So, this is not what I was studying. I was looking into Molech worship from the vantage point of Emperor Cult and cult prostitution in the light of this week’s Torah Portion – and then I stumbled upon this by accident. And it was way too cool not to dig into, explore and share.
“Oh Istar, merciful goddess, I have come to visit you. I have prepared for you an offering, pure milk, a pure cake baked in ashes (kamanu tumri), I stood up for you a vessel for libations, hear me and act favorably towards me.” – A hymn of Ishtar (there have been many different hymns preserved), quoted in Ackerman
What is Kamanu tumri? It is a thin unleavened loaf of fine flour baked in ashes – literally called an “ash cake” (as opposed to bread made in a formal oven, tumru bread is made on the go, in haste). In fact it is still made by Arabs to this day. (1) What is a pure cake? I believe that calling it a “pure cake” would probably be a reflection of the fact that it hasn’t had time to become leavened.
Not immediately a game changer until you look at Jeremiah 7:18
The children gather wood, the fathers kindle fire, and the women knead dough, to make cakes (kawwanim) for the queen of heaven. And they pour out drink offerings to other gods, to provoke me to anger. (2)
Kawwanim is a loan word derived from the Akkadian kamanu (3) and the only other place we see it in scripture is Jer 44:19
And the women said, “Indeed we will go on making offerings to the queen of heaven and pouring out libations to her; do you think that we made cakes for her, marked with her image, and poured out libations to her without our husbands’ being involved?” (4)
In context, Jeremiah 44 concerns the return of the Jews to the worship of the Queen of Heaven as they feel they had been cursed since abandoning her. Going back to the first quotation from the Hymn of Ishtar, the entire reason the hymnist was offering milk, cakes and wine was in order to be heard and blessed.
Look at that unique phrase in Jer 44:19 – marked with her image – l’ha’asibah. The only other place we see this in scripture is when Job is speaking of being fashioned by God’s own hands in Job 10:8. So we have unleavened, thin, fine flour cakes either fashioned in the image of Ishtar or bearing her mark. Her “mark” or fashioned shape, as we know from the plentiful archaeological finds (including her entire Temple excavated in Ninevah and a great many tablets giving us an incredible wealth of knowledge about her cult – heck, we even know that her priests were cross-dressers!), would have been one of four possible things – the eight pointed star, the lion, the owl, or perhaps they were fashioned in the shape of her body in some way as she was a unique sort of fertility goddess without being a mother goddess (goddess of the storehouse and of prostitutes, go figure – kinda like having a day job and a night job).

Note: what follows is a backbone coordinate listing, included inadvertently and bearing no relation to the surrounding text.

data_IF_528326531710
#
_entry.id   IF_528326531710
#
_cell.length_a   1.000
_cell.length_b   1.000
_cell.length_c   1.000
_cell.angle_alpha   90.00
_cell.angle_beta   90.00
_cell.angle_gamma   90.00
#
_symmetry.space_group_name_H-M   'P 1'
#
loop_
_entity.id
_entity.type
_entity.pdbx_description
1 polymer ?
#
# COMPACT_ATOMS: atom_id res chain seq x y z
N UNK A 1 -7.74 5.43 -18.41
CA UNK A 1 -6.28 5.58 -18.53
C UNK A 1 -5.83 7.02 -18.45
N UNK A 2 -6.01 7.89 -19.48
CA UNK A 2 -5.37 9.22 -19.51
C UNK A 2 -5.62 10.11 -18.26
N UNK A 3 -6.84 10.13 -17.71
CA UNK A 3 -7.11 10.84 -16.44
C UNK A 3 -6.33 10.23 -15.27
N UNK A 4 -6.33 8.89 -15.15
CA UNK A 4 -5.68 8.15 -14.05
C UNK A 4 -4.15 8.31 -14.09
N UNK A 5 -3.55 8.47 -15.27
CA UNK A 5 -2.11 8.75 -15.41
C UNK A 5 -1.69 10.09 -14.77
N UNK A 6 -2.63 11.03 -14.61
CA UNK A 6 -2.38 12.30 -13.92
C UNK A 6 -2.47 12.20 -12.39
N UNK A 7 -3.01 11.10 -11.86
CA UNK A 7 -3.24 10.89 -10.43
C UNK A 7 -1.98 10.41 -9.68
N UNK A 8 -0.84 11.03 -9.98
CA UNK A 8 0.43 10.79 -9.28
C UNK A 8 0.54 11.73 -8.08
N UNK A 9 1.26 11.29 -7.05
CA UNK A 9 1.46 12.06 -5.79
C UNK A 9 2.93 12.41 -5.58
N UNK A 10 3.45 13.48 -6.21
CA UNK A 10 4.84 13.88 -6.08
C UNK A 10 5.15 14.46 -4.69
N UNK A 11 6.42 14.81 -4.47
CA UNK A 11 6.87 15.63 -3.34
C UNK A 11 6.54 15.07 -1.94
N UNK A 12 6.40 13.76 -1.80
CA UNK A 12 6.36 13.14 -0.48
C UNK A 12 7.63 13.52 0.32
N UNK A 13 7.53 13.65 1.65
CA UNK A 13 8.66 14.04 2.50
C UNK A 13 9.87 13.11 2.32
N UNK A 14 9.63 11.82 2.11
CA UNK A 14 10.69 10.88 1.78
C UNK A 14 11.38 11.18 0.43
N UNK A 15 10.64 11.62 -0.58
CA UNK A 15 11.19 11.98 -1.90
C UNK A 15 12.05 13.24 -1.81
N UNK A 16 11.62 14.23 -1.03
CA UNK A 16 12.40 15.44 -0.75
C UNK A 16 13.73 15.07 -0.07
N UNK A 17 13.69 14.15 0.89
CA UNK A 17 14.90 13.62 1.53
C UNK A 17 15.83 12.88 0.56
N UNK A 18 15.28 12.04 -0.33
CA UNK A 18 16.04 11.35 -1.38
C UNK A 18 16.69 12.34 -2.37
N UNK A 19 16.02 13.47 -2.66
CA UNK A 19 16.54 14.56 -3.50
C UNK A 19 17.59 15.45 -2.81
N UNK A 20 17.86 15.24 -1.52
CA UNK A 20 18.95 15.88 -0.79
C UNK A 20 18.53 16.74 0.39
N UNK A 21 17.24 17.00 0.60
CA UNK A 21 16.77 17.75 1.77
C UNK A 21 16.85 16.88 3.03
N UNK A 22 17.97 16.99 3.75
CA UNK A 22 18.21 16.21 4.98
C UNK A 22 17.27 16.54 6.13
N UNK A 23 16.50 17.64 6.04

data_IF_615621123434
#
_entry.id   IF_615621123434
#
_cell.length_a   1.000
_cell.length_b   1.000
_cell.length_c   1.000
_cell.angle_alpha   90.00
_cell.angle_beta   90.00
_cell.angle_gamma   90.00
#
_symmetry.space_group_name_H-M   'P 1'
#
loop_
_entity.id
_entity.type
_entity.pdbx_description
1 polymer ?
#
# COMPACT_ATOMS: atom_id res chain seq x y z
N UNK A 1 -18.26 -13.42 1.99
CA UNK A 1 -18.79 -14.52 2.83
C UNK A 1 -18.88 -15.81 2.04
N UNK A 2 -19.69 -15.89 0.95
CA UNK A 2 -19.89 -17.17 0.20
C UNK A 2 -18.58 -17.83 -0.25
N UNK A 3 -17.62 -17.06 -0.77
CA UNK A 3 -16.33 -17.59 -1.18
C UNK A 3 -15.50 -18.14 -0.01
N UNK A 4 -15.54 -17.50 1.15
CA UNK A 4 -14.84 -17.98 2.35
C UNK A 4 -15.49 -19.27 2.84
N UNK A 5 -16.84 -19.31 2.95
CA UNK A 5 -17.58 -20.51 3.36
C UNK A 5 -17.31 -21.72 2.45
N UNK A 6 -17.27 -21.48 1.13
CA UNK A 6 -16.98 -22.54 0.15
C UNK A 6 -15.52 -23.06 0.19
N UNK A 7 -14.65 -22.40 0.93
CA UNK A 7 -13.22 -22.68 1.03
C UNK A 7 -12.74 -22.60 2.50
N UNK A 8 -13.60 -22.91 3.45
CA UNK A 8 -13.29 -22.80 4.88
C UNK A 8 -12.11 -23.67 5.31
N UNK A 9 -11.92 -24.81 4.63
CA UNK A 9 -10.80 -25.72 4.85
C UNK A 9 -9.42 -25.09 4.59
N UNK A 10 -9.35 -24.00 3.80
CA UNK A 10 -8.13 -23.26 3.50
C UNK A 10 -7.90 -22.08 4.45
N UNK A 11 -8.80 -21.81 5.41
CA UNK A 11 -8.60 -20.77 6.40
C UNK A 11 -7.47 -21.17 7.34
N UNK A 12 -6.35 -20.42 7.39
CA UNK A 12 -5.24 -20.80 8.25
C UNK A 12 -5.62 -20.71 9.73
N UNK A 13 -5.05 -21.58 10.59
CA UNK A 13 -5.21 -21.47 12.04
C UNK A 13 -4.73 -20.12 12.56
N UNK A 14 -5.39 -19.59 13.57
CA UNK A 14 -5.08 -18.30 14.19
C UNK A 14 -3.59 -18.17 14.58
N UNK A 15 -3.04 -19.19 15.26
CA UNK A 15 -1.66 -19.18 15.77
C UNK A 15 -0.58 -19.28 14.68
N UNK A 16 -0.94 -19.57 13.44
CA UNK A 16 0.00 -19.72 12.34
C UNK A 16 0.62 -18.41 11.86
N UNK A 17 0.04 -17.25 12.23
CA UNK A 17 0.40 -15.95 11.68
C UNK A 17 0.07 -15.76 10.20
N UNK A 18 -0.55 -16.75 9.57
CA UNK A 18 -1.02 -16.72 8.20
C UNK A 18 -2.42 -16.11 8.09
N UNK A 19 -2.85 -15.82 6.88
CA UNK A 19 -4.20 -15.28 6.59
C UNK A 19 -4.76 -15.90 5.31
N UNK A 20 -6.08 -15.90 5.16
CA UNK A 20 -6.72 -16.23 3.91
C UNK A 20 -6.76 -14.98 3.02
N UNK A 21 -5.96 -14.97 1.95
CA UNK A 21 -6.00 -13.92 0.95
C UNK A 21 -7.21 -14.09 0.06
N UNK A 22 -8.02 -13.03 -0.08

So what would Ishtar eat? Thin, fine flour, unleavened cakes fashioned or stamped with her sign – paired with a nice glass of Chianti. (well okay, probably not Chianti)
Does this mean that unleavened bread is somehow pagan? Or wine poured out on the altar? Of course not – no more so than the meat, leavened bread, honey, salt, milk and other foods. Unleavened bread is simply bread made without waiting for the leavening process, which in ancient times was a long and complicated process.
In the end, a pagan offering requires a pagan target and pagan intent. Form and function working together for the specific purpose of drawing near to another deity. Nothing offered to pagan gods was, in and of itself, pagan – but shaping or stamping a flat unleavened cake with the image of Ishtar and then purposefuly offering it up to her? Yeah that’s pagan. Context and intent change everything – and they especially change how we read and interpret the Bible.
(1) Barrows, E. P., The Manners and Customs of the Jews: pg 99; also Luzac’s Semitic Texts and Translation Series, Vol. 15, The Devils and Evil Spirits in Babylonia, p 19
(2) The Holy Bible: English Standard Version. (2001). (Je 7:18). Wheaton: Standard Bible Society.
(3) Ackerman, Susan, “And the Women Knead Dough: The Worship of the Queen of Heaven in Sixth Century Judah” in Bach, Alice, Women in the Hebrew Bible (1999) pp 21-32
(4) The Holy Bible: New Revised Standard Version. (1989). (Je 44:19). Nashville: Thomas Nelson Publishers.